Capital incorporates iPads in classrooms

News, Student Life

From laptops to iPhones to the standard paper and pencil, there are a variety of note-taking methods, including the addition of iPads. This year, for a group of about 100 first-year students, note taking just got a whole lot easier.

The university is in the early stages of a new initiative to give its students free iPads that they can use for schoolwork and note-taking. While this year it’s exclusive to only a handful of first-years, if all goes well, free iPads will be handed out to all incoming first-year students beginning next fall.

According to Dr. Nate Jackson, assistant professor of philosophy and one of the professors involved in the initiative, the idea was to give all students easy and equal access to resources that can help them succeed in the classroom.

“Over the last year, this idea has been percolating to try and have a device that students could have access to, that would be sort of a one-stop shop for their academic needs and other student sources,” Jackson said.

The initiative was piloted this year to 100 first-year students concentrated in a few cohorts — roughly 50 students total from Jackson’s and Dr. Betsy Pike’s first-year seminars (FYS), who all share the same oral composition class, and 50 others from another collection of first-year seminars who are in another oral composition class.

According to Jackson, one of the key reasons for this is accessibility.

“I think we see more and more technology being incorporated into the classroom,” Jackson said. “This, in addition to being, sort of, possibly equaling the playing field . . . allows us to do interesting things with pedagogy. So we can better incorporate new media, different applications, different modes of communicating, into our classes with the iPad.”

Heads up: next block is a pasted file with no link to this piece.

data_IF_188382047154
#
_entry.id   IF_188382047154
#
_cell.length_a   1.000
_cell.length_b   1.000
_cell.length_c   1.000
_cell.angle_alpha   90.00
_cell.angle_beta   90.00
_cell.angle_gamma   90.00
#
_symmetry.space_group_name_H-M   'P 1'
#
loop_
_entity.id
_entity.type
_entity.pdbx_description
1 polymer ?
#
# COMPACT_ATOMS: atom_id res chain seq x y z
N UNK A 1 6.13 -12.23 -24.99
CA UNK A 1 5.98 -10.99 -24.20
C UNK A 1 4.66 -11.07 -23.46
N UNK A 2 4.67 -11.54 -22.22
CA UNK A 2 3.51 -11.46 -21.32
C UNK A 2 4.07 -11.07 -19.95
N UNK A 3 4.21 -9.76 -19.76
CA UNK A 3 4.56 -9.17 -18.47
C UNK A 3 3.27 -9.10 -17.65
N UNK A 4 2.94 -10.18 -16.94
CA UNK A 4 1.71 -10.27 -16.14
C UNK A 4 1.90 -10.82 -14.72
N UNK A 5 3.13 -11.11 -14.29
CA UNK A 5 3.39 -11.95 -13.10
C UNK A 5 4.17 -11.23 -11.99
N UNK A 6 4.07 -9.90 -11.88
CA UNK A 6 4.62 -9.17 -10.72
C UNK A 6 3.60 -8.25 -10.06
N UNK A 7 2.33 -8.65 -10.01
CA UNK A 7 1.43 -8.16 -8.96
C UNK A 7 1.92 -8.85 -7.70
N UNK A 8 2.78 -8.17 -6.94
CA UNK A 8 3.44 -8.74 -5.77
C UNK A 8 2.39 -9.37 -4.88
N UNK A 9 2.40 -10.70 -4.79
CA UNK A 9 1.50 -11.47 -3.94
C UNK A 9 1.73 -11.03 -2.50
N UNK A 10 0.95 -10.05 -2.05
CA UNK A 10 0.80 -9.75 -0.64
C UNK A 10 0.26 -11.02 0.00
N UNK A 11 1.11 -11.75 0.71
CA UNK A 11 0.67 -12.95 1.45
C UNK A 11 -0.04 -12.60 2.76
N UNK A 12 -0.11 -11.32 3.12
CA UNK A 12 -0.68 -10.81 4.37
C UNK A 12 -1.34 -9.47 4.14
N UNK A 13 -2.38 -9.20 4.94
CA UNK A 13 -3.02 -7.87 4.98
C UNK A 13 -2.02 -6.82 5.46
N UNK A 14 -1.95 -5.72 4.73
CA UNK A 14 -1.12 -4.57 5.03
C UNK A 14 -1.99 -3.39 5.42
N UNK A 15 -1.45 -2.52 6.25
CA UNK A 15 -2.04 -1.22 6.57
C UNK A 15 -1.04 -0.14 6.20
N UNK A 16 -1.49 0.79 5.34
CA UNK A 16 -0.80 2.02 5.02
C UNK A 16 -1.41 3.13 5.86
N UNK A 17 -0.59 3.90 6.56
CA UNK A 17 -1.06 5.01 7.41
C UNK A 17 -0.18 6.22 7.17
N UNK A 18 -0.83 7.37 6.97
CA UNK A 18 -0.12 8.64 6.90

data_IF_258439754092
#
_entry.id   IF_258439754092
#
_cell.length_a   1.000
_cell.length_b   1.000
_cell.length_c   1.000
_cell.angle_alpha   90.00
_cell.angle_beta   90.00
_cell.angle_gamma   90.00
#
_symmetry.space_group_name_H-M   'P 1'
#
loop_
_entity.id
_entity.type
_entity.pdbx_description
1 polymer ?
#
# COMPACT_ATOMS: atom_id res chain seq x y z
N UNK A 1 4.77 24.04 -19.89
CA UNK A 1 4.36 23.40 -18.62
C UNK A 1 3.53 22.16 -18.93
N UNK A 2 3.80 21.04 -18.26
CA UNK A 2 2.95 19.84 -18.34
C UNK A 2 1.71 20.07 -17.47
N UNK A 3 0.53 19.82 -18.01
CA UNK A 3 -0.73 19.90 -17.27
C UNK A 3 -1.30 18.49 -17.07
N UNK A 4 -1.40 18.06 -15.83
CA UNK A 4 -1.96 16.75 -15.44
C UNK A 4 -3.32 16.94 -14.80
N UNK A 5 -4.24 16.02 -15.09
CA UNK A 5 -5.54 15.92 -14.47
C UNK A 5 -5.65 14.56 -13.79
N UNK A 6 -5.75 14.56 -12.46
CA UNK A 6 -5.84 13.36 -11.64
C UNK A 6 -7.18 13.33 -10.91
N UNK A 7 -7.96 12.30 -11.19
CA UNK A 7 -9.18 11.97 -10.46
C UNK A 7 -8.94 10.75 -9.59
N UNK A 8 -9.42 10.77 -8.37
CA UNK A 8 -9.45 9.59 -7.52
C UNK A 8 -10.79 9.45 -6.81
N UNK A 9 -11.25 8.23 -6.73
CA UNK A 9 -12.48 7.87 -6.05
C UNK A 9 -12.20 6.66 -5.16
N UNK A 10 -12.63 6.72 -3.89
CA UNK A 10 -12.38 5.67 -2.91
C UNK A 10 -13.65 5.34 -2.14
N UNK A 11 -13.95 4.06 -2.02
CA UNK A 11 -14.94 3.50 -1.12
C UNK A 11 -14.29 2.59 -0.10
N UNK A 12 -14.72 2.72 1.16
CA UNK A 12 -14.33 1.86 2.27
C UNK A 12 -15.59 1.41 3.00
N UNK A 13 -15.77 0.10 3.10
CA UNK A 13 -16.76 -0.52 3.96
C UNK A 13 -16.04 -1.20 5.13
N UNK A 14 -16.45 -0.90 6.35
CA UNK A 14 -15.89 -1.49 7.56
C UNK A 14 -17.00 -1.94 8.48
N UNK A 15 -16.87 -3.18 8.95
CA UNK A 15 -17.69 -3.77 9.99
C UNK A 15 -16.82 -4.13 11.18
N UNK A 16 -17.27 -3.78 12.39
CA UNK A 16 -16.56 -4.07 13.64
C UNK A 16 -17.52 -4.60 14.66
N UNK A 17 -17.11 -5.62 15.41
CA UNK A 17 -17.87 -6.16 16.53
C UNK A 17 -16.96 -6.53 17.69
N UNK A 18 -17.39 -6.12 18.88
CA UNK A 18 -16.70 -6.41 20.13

Photo via Unsplash, photo credits to Taras Ahypka.

In addition to allowing for a more interactive and tech-focused teaching style, the iPads offer more tools for creating and accessing different types of media outside of the classroom as well. 

“[Students] can use it to make magazines and videos and things like that,” Jackson said. “And I think you’re seeing a lot of our textbook companies . . . making use of different applications. Publishers like Cengage will have an app that goes along with textbooks that often instructors can require; it’s easiest to do that on a mobile device like an iPad.”

The participating students seem to find the iPads helpful, and some are already seeing the benefits of the initiative.

“For a majority of the kids, a lot of us have iPhones, so it was perfect because we already have an Apple account, and I have access to my notes on my phone whenever,” Taylor Summerlin, a first-year communications major, said.

iPads’ popularity among students is growing because features like handwriting your notes.

Nick Ferda, a first-year psychology major with a philosophy minor, is also finding the initiative helpful. 

“The iPads have really given me the opportunity to keep all of my important documents in one location,” Ferda said in an email. “The added user-friendliness allows for effective note-taking and the accessibility of iLearn.”

There are a couple of downsides, however. 

In addition to the usual distractions that come with technology, the students have to return the iPads to the university this coming spring at the end of the academic year. 

Mandy Harris

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